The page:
From this meaning came a more abstract meaning of the object of save, which was now clearly a preposition. This object now started being considered as having been removed from harm’s way, having been taken apart to avoid violation or unwholesomeness, as it were. The thing that was ‘safe/save’ in this sense was therefore now simply considered as not being included in the main group. The overlapping sense can be envisioned in an example phrase like “All the men were killed in the war, save one”: the one man is removed from his group of belonging (“all the men”) and is considered apart, immune to the effects of the sentence upon that group. He is both literally safe from being killed in the war and ‘safe’ from whatever happens in the sentence, so to speak.

This nuance of meaning was probably blurred out quite quickly, and only the notion of the object being seen as something that had been taken out of its group and was seen as an exception survived, which is basically the meaning both save and except has today.

[This answer is based on and fleshed out from the definitions and etymological notes given in the OED article for save (requires subscription).]

  • 1
    WOW! :) And you deserve extra credit for the sentence “All the men were killed in the war, save one” :) – Honza Zidek Feb 26 '15 at 8:25
  • I edited your post marginally and apologise for any offense. I simply wished to clarify {the object of save} vs save, in that long sentence. Please feel free to refine. – Greek - Area 51 Proposal Jun 22 '15 at 3:28
  • Also, did you intend that length for your last independent clause (and only the notion of the object ...) ? – Greek - Area 51 Proposal Jun 22 '15 at 3:35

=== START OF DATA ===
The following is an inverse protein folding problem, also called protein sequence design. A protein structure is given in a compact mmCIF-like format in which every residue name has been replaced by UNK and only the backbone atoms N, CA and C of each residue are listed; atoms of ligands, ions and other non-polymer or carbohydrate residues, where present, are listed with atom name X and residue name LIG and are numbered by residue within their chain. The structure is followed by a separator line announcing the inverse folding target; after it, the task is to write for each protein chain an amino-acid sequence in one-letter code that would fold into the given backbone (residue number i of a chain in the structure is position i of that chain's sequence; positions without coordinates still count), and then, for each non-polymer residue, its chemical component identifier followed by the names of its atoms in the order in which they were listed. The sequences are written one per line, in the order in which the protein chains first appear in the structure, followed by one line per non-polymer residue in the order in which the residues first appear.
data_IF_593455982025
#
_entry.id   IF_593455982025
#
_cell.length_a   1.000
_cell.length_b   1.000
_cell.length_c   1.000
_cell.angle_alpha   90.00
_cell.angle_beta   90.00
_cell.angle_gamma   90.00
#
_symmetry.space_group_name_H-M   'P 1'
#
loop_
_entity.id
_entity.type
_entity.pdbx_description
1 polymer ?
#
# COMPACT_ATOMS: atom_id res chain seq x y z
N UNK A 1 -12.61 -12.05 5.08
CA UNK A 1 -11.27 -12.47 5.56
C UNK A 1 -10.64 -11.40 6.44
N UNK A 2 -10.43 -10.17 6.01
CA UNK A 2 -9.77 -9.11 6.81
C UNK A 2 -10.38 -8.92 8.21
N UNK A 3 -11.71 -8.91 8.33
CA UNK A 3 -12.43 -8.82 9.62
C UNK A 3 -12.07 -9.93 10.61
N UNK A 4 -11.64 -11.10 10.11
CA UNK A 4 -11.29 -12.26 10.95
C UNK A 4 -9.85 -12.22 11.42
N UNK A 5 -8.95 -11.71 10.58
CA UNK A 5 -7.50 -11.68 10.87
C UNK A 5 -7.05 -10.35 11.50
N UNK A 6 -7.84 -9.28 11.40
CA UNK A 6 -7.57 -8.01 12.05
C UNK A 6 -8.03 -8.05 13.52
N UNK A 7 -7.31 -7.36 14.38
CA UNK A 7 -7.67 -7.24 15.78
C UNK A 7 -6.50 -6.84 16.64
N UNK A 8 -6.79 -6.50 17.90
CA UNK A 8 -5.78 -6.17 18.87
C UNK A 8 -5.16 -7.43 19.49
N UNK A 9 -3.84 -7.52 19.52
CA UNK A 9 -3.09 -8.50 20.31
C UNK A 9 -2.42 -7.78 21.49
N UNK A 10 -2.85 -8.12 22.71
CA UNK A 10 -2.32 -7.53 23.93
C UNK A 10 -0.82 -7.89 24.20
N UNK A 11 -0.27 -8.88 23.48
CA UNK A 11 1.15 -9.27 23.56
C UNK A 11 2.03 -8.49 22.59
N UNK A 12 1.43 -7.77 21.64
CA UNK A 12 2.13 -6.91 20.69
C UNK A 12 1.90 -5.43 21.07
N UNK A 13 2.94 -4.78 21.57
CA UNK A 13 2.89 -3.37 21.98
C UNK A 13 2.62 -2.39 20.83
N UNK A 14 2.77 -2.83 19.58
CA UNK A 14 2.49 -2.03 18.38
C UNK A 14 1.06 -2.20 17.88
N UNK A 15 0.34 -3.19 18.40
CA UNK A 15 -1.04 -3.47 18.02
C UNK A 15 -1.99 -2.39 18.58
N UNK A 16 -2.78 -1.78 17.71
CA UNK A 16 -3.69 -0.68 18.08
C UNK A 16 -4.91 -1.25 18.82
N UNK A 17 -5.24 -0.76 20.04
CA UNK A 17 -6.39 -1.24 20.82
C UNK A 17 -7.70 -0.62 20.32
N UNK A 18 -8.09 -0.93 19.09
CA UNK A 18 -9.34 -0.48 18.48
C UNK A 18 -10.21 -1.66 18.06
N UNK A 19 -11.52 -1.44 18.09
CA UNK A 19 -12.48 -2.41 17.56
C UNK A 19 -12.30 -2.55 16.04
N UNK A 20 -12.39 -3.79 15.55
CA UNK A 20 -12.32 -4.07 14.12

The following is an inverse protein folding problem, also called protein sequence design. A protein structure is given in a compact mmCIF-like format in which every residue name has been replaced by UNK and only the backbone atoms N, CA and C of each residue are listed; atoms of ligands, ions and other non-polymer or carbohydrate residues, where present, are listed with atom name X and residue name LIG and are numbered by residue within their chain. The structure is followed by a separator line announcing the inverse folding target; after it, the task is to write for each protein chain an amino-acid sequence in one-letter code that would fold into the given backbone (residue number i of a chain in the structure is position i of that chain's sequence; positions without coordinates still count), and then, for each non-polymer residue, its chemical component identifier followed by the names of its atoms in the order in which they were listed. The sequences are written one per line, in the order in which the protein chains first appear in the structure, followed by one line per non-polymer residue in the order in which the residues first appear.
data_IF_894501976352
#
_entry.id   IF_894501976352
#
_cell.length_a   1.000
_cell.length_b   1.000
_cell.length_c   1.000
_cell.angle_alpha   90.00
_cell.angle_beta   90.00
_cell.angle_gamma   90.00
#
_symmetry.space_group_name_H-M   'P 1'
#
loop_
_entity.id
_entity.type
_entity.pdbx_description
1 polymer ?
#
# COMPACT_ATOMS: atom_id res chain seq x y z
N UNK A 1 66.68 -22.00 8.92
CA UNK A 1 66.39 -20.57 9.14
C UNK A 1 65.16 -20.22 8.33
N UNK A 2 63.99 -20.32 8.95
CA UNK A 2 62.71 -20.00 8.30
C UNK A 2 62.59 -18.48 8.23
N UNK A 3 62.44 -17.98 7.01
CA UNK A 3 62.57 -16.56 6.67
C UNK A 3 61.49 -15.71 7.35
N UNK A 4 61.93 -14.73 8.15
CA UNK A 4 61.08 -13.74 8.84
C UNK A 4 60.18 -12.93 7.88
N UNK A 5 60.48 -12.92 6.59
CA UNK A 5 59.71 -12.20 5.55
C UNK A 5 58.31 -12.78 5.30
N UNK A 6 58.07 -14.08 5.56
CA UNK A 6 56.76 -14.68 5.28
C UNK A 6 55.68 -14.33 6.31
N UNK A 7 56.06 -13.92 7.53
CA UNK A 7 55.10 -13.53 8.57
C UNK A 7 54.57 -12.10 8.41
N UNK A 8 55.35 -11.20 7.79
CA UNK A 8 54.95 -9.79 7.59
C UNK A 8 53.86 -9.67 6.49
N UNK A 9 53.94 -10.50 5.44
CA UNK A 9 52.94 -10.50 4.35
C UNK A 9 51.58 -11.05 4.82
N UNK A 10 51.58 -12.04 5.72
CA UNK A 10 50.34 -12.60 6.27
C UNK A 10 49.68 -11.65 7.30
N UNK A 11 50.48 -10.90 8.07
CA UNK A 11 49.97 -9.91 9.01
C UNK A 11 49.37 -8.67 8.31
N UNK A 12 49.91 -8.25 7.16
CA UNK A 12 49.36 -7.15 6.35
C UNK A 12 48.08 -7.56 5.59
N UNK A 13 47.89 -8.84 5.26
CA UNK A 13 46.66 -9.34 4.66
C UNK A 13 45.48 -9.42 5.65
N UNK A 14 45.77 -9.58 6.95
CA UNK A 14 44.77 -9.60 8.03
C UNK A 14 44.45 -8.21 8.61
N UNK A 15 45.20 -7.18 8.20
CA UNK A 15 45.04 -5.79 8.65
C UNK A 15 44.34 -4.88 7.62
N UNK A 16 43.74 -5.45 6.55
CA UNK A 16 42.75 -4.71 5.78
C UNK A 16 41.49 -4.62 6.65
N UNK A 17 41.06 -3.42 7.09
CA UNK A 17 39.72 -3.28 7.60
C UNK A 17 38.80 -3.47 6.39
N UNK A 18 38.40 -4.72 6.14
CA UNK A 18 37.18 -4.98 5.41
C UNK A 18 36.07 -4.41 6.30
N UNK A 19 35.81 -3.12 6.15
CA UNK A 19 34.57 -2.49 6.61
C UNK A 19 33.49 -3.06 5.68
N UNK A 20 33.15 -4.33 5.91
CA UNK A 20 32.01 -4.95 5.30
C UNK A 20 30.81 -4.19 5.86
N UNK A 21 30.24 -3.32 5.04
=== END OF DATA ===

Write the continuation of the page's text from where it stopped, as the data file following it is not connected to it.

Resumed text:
-4

I had someone use "save for" in an email recently. And I thought it was odd. I actually wasn't sure what it meant. And last Sunday at church, we sang the hymnal "Be thou my vision" and it uses the term "save for" also. But it's a really old hymn. So, yes, I find it archaic.

  • The OP is asking for the entomology for this usage. Was that hymn the first example of of using "save for" to mean "except"?, or can you find earlier examples? – Jay Elston Aug 21 '18 at 15:54
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    "Save for" as "except" is not uncommon at all, although it's certainly more common in writing that is more formally written. – Jim MacKenzie Aug 21 '18 at 17:31
  • I see you're the victim of a question that needs some work. The question really shouldn't be "do you perceive this usage of save as archaic". The reason is that Stack Exchange is for expert answers, not for polling, or asking for opinions or discussion. The downvotes on your answer reflect that what we're looking for is "expert" or "right" answers. We do have a great place for discussion, though -- our English Language & Usage Chat. – MetaEd Aug 21 '18 at 21:54
  • @MetaEd I wouldn't recommend chat. Some users behave rudely and cruelly when they think they are among friends. – Mari-Lou A Aug 21 '18 at 22:07
  • be-thou-my-vision.com/be_thou_my_vision_lyrics_words.html uses save that not save for – k1eran Aug 22 '18 at 0:31

protected by tchrist Aug 21 '18 at 13:05